Hugg led town departments for almost 15 years while population of Smyrna doubled

Retiring Smyrna Town Manager Dave Hugg said he probably would have never thought about applying for the job if it wasn’t for his neighbor.

In 2002, Hugg was an adjunct associate professor in the University of Delaware’s Urban Affairs graduate program, after serving as state planning director during Gov. Tom Carper’s administration.

“My neighbor, Len Rippa, was on town council and he said, ‘You need to come work for the town,’” Hugg said.

Three main reasons led Hugg to consider applying.

“A university is more bureaucratic than any other agency,” he said. “Teaching is great but the whole ‘publish or perish’ notion of writing and research to get grants is frustrating. I wanted to teach, but I didn’t want to deal with the bureaucracy.”

Also, he and his wife, Jaci, had moved to Smyrna in 2000, and he wasn’t exactly enjoying the drive to the university.

But mostly, Hugg thought that with his background, the position would be a good fit for him and the town.

“All my experience and training led me to think this is a job I can do,” he said.

Now, almost 15 years later, Hugg said he definitely made the right decision, but he said he had a good indicator shortly after he started.

“In the first couple of weeks I was here, I rode up to an area where we’d had a water main break at about 2 a.m. with a pot of coffee for the staff,” he said. “Most of them probably didn’t know who I was or they thought, ‘Why is he checking up on us?’”

After Hugg offered the crew coffee, he watched what they did under difficult conditions in the middle of the night to restore water service, just one of many times he witnessed the dedication of the employees.

“We have the best staff in the world,” Hugg said. “Usually by the time they tell me what’s happened, the staff has already fixed it or dispatched someone to fix it. My job would not have been as much fun without really dedicated employees. There’s no reason for towns to exist except to provide services for people. That’s who we work for. If we start with that premise and everyone works for that, it’s a really fun place to be.”

He said some of the most challenging parts of the job are dealing with snow and power outages.

“Snow’s a four-letter word. It’ll be nice to be able to lay back and not have to worry about that,” he said.

While the town has had a few electric outages that took longer to find the source than everyone would have liked, Hugg also pointed to all the preventive maintenance that kept problems from happening, like trimming tree branches away from power lines, and the many times when the crew helped the town weather a storm.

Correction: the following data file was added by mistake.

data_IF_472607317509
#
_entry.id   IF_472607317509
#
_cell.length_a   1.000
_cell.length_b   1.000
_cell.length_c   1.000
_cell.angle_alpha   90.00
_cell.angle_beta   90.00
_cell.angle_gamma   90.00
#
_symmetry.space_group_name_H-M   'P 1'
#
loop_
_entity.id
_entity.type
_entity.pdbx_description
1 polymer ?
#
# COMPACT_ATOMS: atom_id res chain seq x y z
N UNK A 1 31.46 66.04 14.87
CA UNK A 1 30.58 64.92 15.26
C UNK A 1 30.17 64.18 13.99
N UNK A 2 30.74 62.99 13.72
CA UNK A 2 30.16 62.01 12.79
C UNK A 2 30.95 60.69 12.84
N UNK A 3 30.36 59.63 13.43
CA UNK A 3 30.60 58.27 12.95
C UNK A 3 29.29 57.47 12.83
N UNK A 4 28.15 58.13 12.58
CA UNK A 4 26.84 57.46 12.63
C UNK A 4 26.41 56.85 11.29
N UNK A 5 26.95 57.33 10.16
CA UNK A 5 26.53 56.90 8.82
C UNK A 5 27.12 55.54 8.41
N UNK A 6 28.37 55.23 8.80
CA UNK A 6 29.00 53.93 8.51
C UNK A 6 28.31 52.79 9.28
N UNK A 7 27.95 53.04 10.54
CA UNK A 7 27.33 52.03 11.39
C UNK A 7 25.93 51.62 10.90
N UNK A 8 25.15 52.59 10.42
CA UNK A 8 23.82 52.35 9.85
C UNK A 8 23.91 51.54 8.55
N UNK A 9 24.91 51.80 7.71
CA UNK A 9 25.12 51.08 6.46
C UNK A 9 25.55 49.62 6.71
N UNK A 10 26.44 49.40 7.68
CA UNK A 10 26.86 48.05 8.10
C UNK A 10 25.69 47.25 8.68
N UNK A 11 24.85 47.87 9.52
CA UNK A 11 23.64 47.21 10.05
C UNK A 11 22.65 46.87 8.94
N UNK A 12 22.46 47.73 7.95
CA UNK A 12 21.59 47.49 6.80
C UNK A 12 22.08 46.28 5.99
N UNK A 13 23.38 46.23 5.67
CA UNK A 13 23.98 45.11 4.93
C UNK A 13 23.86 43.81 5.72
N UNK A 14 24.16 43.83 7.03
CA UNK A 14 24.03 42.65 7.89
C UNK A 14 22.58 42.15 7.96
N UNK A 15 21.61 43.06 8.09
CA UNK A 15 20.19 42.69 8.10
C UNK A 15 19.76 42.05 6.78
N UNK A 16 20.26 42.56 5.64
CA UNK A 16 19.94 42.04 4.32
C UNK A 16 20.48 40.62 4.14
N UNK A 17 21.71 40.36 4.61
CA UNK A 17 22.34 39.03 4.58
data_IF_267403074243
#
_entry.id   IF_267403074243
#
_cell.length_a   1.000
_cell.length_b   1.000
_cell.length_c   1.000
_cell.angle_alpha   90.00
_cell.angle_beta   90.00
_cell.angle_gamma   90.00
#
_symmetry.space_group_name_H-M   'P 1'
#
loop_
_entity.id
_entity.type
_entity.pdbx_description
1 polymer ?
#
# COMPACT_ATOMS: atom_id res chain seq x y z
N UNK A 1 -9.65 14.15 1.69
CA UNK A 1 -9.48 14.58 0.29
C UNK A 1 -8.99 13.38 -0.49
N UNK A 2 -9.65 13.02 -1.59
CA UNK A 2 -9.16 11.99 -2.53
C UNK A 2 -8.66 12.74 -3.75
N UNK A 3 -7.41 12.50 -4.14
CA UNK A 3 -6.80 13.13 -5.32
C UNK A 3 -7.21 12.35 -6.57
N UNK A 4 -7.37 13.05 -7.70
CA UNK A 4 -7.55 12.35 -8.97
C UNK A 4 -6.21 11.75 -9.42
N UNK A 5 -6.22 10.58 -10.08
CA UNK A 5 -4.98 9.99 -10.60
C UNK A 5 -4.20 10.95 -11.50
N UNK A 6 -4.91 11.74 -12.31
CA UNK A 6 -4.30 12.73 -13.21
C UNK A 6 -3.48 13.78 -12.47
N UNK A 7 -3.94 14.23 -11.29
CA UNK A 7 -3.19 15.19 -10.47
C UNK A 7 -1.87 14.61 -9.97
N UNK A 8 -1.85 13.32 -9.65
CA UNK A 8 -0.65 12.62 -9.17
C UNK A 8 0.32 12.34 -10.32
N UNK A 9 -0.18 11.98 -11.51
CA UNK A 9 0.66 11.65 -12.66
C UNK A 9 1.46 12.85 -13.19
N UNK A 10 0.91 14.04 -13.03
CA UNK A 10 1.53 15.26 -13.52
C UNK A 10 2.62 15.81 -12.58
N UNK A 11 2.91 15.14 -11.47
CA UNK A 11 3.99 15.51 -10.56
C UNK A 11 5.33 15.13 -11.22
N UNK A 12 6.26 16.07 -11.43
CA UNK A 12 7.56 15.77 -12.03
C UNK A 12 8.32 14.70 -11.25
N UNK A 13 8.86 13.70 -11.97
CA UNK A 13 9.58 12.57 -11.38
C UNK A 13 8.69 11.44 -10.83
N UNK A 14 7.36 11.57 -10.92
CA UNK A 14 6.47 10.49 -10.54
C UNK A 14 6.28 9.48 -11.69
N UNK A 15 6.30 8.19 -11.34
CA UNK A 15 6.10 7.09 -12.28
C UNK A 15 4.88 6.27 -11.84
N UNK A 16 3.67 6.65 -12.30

“During Hurricane Sandy, we never lost power. One pole snapped, but our crew found a way to prop it up and keep it in place until the storm was over,” he said. “What a group of people – thank God they worked for me. They’re family. I wouldn’t have any of the success if it wasn’t for all these people.”

Managing growth

Hugg became town manager in 2002 when the population was about 6,000 and now he estimated the population at nearly 12,000.

To keep up with that growth, Hugg said improving utility services is “clearly at the top of the list” of accomplishments by the town during his tenure.

“When I got here the town hadn’t invested a lot in terms of long-term infrastructure. Probably the most significant upgrade in town is in utilities across the board,” he said.

Those improvements include a second electric substation for the town in the Smyrna Business Park, a variety of water and sewer upgrades throughout the town, and the streetscape project downtown with granite curbs, benches, and Victorian-style streetlights after water and sewer upgrades.

Hugg said he led the development of a long-range plan for utility upgrades on an organized basis.

He also implemented a similar schedule for the town’s vehicles and equipment

“The policy had basically been, ‘When it breaks, fix it,’” he said. “We instituted a major equipment replacement schedule. Now we’ve gone to leasing because we have warranty protection and if we find that the vehicle or piece of equipment isn’t the right fit, we can turn it back in and get a replacement that is.”

A new public works building and police station were built during Hugg’s tenure, the town hall was expanded, and upgrades were made to the library and Opera House.

Attracting businesses, attracting jobs

Hugg said he’s proud the town took the major step of installing water and sewer service north of Duck Creek to serve land the town has annexed in New Castle County, including an area east of U.S. Route 13 where a business park is planned.